Machine & Operator Safety
Operations & Management
Injury at vegetable processing facility results in $80,000 fine
November 16, 2016 by Ontario Ministry of Labour
Nov. 16, 2016 – Bonduelle Canada, owner and operator of a vegetable processing facility in southwestern Ontario, pleaded guilty and was fined $80,000 after a worker was critically injured while cleaning a conveyor belt.
The facility, located in Tecumseh, is considered an industrial establishment. On Nov. 10, 2015, a worker employed as a sanitation cleaner was cleaning a dewatering tank and conveyor. This task required rinsing the equipment with water, scrubbing the equipment, application of a foam cleaner and rinsing again. The standard operating procedures on which all sanitation employees were trained required the conveyor belt to be on and moving when spraying and rinsing was being done; however, the same procedure also required the lock-out of the conveyor belts when it was necessary for the worker to scrub anywhere near the conveyor belt. At the time of the incident, the worker had not locked out the conveyor belts.
While scrubbing the conveyor, the worker’s arm was pulled into the running conveyor belt after being caught in the pinch point created by the belt and housing. A co-worker stopped the machine and the conveyor belt was immediately dismantled to release the worker, who suffered injuries. The machine was not equipped with a guard, which would prevent access to the pinch point in question.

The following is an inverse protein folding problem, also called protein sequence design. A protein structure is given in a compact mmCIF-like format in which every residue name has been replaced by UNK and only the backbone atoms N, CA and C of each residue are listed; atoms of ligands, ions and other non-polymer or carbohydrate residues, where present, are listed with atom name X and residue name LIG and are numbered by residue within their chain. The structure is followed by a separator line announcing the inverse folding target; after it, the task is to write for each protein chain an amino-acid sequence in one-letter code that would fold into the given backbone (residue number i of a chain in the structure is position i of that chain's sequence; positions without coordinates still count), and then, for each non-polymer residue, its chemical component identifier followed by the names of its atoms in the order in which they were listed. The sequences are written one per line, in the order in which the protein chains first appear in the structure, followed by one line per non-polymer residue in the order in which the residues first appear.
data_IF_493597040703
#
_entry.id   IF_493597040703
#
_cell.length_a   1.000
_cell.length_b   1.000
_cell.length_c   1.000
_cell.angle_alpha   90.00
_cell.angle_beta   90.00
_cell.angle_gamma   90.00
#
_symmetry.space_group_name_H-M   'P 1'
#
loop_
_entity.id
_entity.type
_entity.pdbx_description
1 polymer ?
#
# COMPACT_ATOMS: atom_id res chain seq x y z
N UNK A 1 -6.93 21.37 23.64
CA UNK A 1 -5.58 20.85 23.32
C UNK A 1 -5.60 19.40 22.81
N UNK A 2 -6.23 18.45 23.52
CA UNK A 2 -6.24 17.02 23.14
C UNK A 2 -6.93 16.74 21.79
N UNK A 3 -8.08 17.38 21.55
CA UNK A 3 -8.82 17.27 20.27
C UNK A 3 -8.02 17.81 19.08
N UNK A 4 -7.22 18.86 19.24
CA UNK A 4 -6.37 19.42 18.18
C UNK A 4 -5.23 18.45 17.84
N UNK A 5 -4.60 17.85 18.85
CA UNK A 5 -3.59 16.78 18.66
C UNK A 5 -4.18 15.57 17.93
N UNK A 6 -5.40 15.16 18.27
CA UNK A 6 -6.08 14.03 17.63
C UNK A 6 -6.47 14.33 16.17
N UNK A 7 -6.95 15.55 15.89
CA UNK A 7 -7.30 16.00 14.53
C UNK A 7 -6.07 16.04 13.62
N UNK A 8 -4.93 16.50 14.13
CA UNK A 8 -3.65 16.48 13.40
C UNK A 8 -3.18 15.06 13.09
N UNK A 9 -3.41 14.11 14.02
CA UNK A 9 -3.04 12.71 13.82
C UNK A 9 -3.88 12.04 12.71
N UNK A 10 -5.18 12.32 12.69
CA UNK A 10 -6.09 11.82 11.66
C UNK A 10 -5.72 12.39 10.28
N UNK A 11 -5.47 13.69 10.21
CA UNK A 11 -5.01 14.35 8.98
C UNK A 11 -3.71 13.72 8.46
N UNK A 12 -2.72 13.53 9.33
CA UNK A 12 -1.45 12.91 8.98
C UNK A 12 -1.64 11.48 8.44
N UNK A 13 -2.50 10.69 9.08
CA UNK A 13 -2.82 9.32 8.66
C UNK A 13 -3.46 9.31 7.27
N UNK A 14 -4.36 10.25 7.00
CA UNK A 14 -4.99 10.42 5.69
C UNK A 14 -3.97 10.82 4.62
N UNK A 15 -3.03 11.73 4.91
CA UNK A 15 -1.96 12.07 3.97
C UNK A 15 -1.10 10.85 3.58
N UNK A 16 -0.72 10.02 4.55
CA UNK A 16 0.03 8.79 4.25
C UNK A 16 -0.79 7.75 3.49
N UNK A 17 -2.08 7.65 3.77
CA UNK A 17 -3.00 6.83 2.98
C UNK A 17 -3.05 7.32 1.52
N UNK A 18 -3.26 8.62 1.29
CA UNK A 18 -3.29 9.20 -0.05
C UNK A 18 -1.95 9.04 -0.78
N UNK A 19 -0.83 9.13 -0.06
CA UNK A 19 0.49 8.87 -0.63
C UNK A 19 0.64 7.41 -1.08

Section 25(1)(c) of Ontario’s Occupational Health and Safety Act (OHSA) states that “an employer shall ensure that the measures and procedures prescribed are carried out in the workplace.” Section 25 of the Industrial Establishments Regulation states that “an in-running nip hazard or any part of a machine, device or thing that may endanger the safety of any worker shall be equipped with and guarded by a guard or other device that prevents access to the pinch point.” Bonduelle pleaded guilty to failing as an employer to ensure that the measures prescribed by the regulation were carried out at the workplace, contrary to the OHSA.
In addition to the $80,000 fine, the court imposed a 25-per-cent victim fine surcharge as required by the Provincial Offences Act. The surcharge is credited to a special provincial government fund to assist victims of crime.